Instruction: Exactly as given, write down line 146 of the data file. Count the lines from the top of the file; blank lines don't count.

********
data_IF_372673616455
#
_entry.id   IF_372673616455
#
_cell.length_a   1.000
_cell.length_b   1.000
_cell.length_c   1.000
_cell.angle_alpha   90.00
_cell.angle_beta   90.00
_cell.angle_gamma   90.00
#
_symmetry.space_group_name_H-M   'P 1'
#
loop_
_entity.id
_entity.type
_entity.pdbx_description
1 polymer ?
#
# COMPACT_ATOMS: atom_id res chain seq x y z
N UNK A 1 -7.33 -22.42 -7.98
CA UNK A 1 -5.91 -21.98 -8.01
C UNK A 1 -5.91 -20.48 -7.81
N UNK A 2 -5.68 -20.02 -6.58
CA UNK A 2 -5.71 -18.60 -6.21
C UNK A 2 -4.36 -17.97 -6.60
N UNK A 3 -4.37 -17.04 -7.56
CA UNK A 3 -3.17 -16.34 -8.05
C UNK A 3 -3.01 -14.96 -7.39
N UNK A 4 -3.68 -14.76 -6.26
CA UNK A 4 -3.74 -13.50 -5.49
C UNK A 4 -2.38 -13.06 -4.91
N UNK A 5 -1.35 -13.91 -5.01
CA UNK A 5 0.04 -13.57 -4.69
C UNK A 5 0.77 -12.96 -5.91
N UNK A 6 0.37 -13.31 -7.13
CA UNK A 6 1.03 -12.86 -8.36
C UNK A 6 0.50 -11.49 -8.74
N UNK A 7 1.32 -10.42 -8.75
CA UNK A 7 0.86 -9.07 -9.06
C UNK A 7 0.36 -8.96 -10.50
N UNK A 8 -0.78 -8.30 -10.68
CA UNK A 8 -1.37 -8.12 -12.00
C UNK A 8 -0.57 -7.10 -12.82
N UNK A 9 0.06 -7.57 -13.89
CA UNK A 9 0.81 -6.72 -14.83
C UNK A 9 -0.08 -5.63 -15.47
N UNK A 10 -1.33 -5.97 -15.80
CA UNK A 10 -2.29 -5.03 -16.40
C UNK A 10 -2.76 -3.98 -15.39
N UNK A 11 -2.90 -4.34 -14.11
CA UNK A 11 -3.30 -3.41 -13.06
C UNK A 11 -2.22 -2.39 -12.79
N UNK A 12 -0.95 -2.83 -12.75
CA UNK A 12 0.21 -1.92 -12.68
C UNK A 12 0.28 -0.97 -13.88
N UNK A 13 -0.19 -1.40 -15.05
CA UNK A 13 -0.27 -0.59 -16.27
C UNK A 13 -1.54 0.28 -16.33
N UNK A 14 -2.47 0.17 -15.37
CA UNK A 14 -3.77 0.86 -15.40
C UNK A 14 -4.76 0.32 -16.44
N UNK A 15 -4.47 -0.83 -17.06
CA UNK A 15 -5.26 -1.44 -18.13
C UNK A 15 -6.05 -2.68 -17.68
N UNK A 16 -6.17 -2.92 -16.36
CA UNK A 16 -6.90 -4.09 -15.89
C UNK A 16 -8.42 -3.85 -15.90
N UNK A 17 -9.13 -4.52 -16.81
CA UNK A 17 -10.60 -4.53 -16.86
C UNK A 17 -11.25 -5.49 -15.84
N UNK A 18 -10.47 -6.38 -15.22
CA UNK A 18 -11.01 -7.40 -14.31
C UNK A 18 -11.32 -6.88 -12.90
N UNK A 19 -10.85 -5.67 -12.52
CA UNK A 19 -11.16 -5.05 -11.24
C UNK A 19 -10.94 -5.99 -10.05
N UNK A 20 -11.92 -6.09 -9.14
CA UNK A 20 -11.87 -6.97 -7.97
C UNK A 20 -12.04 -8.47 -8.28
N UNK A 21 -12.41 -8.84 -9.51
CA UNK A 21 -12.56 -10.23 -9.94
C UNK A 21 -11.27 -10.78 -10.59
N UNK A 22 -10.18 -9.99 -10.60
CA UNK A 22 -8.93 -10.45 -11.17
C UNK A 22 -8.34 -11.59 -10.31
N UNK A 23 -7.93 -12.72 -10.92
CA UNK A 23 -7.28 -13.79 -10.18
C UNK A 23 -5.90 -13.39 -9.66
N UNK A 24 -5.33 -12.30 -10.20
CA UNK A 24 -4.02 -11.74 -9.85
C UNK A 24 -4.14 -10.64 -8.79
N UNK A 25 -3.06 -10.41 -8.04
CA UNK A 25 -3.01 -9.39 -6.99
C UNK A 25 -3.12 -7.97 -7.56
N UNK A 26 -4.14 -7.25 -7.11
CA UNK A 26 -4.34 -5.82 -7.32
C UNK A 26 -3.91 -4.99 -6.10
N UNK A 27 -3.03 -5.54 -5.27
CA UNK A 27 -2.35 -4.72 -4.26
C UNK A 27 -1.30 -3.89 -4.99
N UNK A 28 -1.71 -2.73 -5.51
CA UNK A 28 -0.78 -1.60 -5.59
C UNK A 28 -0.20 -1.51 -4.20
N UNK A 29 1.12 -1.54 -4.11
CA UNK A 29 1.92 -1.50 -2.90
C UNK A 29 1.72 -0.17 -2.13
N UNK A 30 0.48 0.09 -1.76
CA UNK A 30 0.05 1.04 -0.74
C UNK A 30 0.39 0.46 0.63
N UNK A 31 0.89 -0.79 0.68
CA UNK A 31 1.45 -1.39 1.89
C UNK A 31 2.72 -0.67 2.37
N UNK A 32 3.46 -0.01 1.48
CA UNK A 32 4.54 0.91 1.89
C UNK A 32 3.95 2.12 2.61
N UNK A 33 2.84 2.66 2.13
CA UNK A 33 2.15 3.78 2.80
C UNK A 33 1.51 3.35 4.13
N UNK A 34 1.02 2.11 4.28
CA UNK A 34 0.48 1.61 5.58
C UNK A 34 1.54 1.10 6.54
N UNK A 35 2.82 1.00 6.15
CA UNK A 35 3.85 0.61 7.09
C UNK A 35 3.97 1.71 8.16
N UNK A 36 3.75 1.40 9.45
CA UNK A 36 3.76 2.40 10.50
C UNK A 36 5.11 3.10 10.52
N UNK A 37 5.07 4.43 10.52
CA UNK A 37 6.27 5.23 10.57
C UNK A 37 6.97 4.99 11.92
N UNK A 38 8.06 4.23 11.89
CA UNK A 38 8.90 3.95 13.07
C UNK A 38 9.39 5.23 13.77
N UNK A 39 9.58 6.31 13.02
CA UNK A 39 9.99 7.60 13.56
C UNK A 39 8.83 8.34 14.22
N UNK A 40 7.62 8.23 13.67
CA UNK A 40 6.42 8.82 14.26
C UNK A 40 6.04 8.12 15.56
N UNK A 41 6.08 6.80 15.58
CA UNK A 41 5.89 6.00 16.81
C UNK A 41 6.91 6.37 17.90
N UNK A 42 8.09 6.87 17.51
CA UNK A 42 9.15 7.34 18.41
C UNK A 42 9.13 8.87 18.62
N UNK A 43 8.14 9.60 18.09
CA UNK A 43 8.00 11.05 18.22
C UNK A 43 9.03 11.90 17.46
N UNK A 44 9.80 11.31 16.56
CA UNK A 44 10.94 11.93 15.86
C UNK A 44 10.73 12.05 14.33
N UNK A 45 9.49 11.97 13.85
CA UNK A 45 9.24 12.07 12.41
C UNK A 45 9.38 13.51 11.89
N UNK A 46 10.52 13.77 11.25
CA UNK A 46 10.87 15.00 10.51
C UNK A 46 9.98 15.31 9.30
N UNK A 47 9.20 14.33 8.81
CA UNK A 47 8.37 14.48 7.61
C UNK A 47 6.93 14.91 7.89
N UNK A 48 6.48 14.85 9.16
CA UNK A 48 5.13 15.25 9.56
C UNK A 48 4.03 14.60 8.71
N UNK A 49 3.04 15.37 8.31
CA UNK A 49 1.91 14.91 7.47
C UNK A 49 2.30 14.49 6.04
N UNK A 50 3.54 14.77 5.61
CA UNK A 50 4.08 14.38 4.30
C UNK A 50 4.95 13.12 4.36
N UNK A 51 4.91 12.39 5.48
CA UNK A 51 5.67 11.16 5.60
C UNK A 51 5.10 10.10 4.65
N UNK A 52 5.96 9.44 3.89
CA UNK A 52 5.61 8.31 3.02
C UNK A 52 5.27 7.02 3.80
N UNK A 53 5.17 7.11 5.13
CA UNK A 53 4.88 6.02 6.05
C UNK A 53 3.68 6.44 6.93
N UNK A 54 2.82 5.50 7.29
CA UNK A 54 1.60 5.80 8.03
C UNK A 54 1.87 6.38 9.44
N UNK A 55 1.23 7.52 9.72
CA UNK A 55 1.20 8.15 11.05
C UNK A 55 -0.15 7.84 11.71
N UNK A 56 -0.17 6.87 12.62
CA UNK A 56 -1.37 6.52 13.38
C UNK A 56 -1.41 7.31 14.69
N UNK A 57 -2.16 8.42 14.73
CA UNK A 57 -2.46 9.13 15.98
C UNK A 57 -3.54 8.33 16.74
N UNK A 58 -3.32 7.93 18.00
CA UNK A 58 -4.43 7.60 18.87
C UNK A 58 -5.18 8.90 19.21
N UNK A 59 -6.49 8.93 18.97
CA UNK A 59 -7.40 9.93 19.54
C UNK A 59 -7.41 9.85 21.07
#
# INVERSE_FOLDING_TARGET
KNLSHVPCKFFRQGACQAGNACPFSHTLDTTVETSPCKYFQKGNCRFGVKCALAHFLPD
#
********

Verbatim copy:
C UNK A 42 9.13 8.87 18.62